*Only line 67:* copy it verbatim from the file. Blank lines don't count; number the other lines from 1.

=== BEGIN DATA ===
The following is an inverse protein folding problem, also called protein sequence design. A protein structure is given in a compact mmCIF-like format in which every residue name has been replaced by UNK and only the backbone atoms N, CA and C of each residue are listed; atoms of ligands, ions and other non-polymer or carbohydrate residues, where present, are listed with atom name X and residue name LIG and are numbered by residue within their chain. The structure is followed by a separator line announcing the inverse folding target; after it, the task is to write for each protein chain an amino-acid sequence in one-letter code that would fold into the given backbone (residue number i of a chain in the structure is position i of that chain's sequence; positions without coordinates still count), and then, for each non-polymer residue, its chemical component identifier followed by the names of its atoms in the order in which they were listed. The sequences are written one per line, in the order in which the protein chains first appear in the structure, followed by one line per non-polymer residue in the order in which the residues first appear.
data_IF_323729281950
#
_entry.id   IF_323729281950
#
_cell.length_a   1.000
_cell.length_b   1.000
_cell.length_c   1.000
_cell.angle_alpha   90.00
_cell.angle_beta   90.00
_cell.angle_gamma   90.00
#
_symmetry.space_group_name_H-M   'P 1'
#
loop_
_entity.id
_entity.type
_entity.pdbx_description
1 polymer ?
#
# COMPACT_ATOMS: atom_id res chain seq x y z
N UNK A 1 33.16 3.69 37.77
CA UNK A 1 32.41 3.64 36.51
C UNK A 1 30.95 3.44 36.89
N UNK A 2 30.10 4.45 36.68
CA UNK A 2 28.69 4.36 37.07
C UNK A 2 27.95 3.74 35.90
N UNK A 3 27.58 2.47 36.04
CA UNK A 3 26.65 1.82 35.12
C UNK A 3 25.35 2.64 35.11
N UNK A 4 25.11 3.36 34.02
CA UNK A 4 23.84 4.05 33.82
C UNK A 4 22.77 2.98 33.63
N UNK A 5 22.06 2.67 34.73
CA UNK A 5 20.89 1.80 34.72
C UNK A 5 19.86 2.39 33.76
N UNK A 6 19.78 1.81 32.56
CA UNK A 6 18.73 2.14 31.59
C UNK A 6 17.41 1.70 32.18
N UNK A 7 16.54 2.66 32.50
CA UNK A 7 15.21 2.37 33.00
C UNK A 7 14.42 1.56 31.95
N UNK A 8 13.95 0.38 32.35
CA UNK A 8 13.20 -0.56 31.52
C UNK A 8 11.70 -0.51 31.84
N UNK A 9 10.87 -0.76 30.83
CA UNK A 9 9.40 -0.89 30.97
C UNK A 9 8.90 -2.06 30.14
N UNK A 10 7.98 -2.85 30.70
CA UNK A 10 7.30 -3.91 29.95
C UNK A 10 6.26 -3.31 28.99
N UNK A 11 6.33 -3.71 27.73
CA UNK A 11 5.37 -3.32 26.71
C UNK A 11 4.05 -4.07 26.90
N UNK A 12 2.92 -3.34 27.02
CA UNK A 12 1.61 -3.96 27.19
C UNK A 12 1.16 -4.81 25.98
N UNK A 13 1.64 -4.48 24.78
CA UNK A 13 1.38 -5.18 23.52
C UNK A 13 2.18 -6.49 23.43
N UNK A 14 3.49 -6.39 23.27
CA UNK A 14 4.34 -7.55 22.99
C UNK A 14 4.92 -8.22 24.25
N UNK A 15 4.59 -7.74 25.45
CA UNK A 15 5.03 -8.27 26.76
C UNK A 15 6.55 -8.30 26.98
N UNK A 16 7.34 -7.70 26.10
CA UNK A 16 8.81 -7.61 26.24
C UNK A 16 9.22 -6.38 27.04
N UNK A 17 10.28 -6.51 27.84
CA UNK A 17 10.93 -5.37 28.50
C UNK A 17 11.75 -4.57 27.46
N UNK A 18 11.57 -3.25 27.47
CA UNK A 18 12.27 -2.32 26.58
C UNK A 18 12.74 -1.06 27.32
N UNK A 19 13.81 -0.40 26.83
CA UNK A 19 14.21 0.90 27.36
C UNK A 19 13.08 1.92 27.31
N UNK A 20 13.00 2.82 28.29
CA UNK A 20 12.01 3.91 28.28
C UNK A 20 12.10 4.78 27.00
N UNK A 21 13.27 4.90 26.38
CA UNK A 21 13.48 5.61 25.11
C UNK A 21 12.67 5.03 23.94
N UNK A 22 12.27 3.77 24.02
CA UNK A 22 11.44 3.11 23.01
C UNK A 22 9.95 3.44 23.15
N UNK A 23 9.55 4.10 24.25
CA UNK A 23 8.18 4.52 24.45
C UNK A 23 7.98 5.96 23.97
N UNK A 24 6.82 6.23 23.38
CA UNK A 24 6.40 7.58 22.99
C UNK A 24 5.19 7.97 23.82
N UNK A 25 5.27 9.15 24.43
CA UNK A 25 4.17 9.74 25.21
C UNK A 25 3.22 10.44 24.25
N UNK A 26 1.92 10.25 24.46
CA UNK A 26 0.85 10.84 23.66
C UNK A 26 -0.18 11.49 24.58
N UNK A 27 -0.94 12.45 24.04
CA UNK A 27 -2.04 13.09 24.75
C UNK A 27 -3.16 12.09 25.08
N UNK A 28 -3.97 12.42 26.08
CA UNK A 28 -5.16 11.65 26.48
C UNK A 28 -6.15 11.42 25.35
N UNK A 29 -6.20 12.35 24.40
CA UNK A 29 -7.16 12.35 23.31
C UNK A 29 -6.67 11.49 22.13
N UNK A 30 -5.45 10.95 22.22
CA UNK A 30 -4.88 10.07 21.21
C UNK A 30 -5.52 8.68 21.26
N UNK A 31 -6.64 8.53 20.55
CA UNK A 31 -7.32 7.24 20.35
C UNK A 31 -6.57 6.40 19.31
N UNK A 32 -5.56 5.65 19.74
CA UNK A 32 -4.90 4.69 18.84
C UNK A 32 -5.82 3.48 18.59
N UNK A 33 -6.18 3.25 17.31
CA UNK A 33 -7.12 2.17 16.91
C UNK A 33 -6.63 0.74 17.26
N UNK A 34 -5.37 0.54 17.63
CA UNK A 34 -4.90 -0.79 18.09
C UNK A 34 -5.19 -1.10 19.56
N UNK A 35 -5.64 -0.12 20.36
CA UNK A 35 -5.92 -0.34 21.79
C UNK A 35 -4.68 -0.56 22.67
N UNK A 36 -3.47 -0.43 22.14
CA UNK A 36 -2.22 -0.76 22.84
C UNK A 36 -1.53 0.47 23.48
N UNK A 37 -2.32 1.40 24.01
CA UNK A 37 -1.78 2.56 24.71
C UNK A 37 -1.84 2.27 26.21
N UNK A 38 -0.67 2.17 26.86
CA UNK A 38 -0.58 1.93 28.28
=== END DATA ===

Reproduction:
N UNK A 16 7.34 -7.70 26.10